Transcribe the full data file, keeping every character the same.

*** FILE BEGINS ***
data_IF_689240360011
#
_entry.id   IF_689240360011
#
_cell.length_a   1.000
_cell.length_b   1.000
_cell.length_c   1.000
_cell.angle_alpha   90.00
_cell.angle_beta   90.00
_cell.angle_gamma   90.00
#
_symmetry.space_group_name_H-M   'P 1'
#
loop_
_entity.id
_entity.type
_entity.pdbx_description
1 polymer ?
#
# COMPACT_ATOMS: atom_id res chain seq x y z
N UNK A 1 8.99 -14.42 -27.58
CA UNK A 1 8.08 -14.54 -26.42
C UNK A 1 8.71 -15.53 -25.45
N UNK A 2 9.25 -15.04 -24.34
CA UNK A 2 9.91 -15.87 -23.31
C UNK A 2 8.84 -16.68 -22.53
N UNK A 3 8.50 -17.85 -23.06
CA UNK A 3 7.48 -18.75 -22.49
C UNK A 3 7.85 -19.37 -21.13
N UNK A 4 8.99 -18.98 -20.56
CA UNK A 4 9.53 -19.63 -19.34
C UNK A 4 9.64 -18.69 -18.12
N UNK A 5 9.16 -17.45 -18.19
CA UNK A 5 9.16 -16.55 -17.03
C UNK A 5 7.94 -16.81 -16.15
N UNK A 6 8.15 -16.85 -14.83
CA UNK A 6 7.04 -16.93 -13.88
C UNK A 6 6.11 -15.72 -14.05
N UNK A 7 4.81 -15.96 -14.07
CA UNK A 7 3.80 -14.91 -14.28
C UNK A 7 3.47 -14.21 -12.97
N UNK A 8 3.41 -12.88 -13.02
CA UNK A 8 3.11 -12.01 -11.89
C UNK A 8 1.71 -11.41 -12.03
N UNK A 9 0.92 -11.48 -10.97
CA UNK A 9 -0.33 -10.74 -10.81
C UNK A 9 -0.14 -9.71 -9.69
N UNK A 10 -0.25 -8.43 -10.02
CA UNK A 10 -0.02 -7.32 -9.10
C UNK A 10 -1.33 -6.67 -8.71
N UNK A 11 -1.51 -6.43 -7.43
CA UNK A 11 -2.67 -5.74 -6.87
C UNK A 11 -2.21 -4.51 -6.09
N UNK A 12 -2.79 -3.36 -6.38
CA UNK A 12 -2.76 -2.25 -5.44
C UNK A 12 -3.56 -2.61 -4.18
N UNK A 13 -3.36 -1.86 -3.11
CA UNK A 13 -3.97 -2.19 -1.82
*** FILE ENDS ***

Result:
data_IF_689240360011
#
_entry.id   IF_689240360011
#
_cell.length_a   1.000
_cell.length_b   1.000
_cell.length_c   1.000
_cell.angle_alpha   90.00
_cell.angle_beta   90.00
_cell.angle_gamma   90.00
#
_symmetry.space_group_name_H-M   'P 1'
#
loop_
_entity.id
_entity.type
_entity.pdbx_description
1 polymer ?
#
# COMPACT_ATOMS: atom_id res chain seq x y z
N UNK A 1 8.99 -14.42 -27.58
CA UNK A 1 8.08 -14.54 -26.42
C UNK A 1 8.71 -15.53 -25.45
N UNK A 2 9.25 -15.04 -24.34
CA UNK A 2 9.91 -15.87 -23.31
C UNK A 2 8.84 -16.68 -22.53
N UNK A 3 8.50 -17.85 -23.06
CA UNK A 3 7.48 -18.75 -22.49
C UNK A 3 7.85 -19.37 -21.13
N UNK A 4 8.99 -18.98 -20.56
CA UNK A 4 9.53 -19.63 -19.34
C UNK A 4 9.64 -18.69 -18.12
N UNK A 5 9.16 -17.45 -18.19
CA UNK A 5 9.16 -16.55 -17.03
C UNK A 5 7.94 -16.81 -16.15
N UNK A 6 8.15 -16.85 -14.83
CA UNK A 6 7.04 -16.93 -13.88
C UNK A 6 6.11 -15.72 -14.05
N UNK A 7 4.81 -15.96 -14.07
CA UNK A 7 3.80 -14.91 -14.28
C UNK A 7 3.47 -14.21 -12.97
N UNK A 8 3.41 -12.88 -13.02
CA UNK A 8 3.11 -12.01 -11.89
C UNK A 8 1.71 -11.41 -12.03
N UNK A 9 0.92 -11.48 -10.97
CA UNK A 9 -0.33 -10.74 -10.81
C UNK A 9 -0.14 -9.71 -9.69
N UNK A 10 -0.25 -8.43 -10.02
CA UNK A 10 -0.02 -7.32 -9.10
C UNK A 10 -1.33 -6.67 -8.71
N UNK A 11 -1.51 -6.43 -7.43
CA UNK A 11 -2.67 -5.74 -6.87
C UNK A 11 -2.21 -4.51 -6.09
N UNK A 12 -2.79 -3.36 -6.38
CA UNK A 12 -2.76 -2.25 -5.44
C UNK A 12 -3.56 -2.61 -4.18
N UNK A 13 -3.36 -1.86 -3.11
CA UNK A 13 -3.97 -2.19 -1.82